March 6, 2018: Journal of Strength and Conditioning Research
Alastair Ross Jordan, David Claxton, Alison Purvis, Andrew Barnes, Mary Fysh
The vertical treadmill (VertiRun) is an unresearched mode of exercise where users engage in a "running-like" action whilst body weight is supported by a recumbent bench and overhanging resistance cables are tethered to the user's ankles. The purpose of this study was to determine the effects of training on a VertiRun and any cross-training effect on running performance. Thirty active males (age, 22±4 years; stature, 1.79±0.08 m; body mass, 78.5±12.6 kg) volunteered for this study. Participants' aerobic and anaerobic running performance were determined by incremental maximum rate of oxygen consumption (VO2max) treadmill test and a maximum anaerobic running test (MART), respectively...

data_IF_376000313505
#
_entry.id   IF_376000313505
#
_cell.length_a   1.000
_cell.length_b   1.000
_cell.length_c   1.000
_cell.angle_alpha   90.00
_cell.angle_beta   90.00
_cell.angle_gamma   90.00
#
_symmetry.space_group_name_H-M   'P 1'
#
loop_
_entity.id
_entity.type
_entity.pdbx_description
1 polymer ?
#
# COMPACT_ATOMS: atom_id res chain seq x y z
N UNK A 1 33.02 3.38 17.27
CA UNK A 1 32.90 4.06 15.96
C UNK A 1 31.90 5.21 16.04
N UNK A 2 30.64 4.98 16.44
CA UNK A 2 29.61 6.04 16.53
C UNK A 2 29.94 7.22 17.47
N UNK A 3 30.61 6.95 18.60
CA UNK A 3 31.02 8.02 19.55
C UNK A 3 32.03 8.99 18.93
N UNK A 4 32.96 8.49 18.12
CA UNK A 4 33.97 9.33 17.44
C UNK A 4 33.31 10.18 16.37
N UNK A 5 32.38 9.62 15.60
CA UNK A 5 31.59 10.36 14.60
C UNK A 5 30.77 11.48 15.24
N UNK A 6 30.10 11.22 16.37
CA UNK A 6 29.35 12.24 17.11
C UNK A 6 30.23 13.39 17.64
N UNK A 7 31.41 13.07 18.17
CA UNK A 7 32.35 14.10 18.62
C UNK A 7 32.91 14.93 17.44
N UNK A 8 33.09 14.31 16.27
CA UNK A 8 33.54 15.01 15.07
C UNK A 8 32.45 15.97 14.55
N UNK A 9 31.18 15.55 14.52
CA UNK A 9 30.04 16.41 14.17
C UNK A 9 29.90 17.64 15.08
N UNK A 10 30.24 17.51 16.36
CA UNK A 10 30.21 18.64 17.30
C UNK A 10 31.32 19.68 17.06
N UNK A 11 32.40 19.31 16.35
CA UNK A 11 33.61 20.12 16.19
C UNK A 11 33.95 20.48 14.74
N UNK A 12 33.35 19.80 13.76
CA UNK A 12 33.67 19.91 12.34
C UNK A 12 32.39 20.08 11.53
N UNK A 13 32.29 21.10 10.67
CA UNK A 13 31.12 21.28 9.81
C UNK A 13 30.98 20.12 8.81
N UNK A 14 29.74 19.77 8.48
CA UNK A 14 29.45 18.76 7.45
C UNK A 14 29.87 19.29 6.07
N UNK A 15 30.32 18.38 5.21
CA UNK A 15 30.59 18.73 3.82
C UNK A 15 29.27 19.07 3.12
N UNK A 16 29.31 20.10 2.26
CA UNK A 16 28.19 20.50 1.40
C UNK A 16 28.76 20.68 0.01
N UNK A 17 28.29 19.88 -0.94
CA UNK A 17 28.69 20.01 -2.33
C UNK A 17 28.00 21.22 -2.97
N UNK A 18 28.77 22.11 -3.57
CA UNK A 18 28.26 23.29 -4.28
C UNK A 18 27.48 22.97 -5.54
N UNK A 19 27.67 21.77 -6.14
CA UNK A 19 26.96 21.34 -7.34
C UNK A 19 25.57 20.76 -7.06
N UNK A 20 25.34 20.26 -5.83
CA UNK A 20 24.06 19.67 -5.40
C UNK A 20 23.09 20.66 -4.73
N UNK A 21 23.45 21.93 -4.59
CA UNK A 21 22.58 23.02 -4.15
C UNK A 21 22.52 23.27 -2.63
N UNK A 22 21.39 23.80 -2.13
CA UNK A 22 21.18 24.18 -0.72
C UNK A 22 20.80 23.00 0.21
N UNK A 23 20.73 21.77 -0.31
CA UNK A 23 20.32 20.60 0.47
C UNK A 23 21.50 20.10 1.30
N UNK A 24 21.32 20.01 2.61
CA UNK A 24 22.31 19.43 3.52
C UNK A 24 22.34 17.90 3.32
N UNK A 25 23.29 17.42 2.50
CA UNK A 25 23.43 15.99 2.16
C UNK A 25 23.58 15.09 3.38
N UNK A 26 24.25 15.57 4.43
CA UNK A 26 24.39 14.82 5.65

February 2018: Journal of Exercise Rehabilitation
Daniel S Lark, Jamie R Kwan, P Mason McClatchey, Merrygay N James, Freyja D James, John R B Lighton, Louise Lantier, David H Wasserman
Exercise alone is often ineffective for treating obesity despite the associated increase in metabolic requirements. Decreased nonexercise physical activity has been implicated in this resistance to weight loss, but the mechanisms responsible are unclear. We quantified the metabolic cost of nonexercise activity, or "off-wheel" activity (OWA), and voluntary wheel running (VWR) and examined whether changes in OWA during VWR altered energy balance in chow-fed C57BL/6J mice ( n = 12). Energy expenditure (EE), energy intake, and behavior (VWR and OWA) were continuously monitored for 4 days with locked running wheels followed by 9 days with unlocked running wheels...
March 6, 2018: Diabetes
Derek C Monroe, Jianchun Yin, Kevin K McCully, Rodney K Dishman